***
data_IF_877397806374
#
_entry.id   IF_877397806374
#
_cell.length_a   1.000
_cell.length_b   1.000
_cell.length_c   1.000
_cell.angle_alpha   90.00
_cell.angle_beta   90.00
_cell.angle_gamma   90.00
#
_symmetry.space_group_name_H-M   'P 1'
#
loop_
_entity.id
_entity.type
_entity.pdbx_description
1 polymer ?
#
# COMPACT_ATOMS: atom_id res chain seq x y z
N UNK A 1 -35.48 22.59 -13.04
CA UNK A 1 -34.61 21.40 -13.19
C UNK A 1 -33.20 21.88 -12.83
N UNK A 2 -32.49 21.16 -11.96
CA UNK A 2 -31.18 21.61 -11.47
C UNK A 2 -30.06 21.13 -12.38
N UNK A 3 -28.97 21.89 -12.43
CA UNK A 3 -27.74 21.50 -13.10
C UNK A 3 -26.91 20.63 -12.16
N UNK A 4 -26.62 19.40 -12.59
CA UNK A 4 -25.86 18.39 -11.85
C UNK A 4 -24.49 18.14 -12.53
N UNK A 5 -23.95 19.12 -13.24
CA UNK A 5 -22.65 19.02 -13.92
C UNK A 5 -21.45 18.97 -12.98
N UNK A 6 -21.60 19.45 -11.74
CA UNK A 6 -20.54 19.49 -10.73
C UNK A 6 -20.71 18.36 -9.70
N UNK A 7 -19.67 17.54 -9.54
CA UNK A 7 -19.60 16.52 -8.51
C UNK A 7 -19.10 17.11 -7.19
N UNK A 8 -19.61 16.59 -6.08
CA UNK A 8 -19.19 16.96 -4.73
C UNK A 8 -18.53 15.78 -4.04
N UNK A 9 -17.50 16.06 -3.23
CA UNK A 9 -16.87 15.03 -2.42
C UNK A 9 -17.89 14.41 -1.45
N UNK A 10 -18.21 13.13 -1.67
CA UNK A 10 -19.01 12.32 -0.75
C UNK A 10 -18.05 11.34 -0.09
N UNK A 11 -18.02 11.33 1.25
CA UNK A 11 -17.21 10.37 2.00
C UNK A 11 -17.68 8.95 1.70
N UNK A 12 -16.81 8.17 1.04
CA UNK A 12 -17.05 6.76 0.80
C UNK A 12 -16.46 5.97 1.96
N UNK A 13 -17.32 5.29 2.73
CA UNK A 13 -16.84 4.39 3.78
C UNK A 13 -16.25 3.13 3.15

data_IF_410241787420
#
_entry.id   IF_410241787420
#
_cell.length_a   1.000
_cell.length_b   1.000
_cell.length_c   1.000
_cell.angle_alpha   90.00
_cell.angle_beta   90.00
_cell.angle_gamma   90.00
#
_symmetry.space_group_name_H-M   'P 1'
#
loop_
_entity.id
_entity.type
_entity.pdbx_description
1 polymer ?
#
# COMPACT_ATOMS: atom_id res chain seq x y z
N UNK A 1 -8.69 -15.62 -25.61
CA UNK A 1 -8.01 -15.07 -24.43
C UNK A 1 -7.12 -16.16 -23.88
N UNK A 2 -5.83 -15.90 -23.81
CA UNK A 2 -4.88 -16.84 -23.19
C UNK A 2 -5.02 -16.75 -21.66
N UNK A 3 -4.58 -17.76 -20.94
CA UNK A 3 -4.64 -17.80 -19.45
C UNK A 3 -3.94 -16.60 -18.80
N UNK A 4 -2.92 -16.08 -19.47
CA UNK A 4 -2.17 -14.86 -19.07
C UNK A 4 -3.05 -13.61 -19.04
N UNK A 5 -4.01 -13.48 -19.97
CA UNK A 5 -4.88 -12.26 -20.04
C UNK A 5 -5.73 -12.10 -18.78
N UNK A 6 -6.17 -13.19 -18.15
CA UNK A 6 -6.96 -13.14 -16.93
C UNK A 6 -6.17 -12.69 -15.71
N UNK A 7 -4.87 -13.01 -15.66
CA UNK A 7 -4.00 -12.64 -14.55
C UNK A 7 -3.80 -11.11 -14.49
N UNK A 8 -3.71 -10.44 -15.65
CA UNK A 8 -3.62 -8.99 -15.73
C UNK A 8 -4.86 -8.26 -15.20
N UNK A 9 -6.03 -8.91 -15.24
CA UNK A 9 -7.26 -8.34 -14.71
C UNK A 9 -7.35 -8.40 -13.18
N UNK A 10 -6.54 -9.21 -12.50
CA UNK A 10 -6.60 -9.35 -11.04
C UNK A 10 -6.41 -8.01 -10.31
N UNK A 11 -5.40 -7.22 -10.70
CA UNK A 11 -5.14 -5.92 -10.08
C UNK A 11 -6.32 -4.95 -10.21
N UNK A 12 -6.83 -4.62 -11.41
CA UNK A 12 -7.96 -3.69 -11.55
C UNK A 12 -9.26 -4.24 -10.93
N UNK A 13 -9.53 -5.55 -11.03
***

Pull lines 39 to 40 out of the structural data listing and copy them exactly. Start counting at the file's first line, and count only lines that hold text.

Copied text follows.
N UNK A 7 -19.67 17.54 -9.54
CA UNK A 7 -19.60 16.52 -8.51